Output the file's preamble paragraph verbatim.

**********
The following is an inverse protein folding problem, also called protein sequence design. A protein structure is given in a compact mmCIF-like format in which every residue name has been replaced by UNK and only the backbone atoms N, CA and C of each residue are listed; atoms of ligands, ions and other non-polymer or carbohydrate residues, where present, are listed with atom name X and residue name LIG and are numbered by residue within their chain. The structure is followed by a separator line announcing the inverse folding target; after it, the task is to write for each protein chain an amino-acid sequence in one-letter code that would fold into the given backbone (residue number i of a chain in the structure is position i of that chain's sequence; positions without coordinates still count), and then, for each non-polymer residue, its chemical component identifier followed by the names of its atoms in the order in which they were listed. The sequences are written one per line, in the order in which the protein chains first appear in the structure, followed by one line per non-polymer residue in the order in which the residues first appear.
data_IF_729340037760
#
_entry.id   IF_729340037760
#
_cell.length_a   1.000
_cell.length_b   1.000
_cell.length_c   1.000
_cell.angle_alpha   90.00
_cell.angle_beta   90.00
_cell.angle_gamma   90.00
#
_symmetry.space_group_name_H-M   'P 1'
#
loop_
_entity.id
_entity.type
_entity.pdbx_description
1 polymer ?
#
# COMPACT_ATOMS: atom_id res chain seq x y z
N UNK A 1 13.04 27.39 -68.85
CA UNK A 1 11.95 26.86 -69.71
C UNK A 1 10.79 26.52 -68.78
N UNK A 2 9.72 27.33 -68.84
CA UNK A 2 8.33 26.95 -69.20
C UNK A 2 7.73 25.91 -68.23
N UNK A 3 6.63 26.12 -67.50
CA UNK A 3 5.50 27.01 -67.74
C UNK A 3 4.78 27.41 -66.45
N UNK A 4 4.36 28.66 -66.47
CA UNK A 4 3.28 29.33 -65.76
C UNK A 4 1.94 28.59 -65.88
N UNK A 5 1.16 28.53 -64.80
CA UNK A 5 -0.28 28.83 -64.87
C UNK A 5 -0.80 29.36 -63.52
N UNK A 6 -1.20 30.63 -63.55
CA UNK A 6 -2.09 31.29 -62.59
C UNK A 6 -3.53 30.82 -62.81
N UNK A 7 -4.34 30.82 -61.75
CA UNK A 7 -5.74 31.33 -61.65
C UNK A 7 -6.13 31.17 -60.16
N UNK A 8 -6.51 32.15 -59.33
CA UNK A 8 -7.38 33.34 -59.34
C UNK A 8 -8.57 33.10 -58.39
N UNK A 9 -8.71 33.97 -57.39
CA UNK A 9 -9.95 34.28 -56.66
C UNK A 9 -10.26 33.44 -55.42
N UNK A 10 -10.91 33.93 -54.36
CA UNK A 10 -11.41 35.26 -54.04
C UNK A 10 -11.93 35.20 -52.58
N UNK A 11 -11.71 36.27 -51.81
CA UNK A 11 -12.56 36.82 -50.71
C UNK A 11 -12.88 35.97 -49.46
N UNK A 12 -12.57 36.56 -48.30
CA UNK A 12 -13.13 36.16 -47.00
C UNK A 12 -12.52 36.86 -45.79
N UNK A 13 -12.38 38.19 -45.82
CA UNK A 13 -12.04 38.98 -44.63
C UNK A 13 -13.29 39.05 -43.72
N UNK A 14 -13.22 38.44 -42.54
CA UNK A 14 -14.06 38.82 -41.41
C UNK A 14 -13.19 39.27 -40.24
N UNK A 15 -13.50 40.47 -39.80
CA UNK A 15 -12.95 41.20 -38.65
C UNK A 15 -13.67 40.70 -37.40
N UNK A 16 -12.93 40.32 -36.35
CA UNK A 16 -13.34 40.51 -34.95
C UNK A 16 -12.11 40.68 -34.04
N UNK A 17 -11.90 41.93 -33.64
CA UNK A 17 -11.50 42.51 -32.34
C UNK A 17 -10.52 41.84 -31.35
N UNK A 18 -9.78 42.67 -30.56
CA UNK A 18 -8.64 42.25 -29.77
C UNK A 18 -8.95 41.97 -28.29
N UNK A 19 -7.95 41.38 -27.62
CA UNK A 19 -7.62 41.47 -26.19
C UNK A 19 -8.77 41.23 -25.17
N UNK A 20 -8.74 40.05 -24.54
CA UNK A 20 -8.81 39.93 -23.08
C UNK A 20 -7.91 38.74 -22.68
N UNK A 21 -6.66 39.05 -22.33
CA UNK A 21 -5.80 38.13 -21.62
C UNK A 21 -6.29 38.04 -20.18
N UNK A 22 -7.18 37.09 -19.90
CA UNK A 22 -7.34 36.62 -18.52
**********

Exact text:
The following is an inverse protein folding problem, also called protein sequence design. A protein structure is given in a compact mmCIF-like format in which every residue name has been replaced by UNK and only the backbone atoms N, CA and C of each residue are listed; atoms of ligands, ions and other non-polymer or carbohydrate residues, where present, are listed with atom name X and residue name LIG and are numbered by residue within their chain. The structure is followed by a separator line announcing the inverse folding target; after it, the task is to write for each protein chain an amino-acid sequence in one-letter code that would fold into the given backbone (residue number i of a chain in the structure is position i of that chain's sequence; positions without coordinates still count), and then, for each non-polymer residue, its chemical component identifier followed by the names of its atoms in the order in which they were listed. The sequences are written one per line, in the order in which the protein chains first appear in the structure, followed by one line per non-polymer residue in the order in which the residues first appear.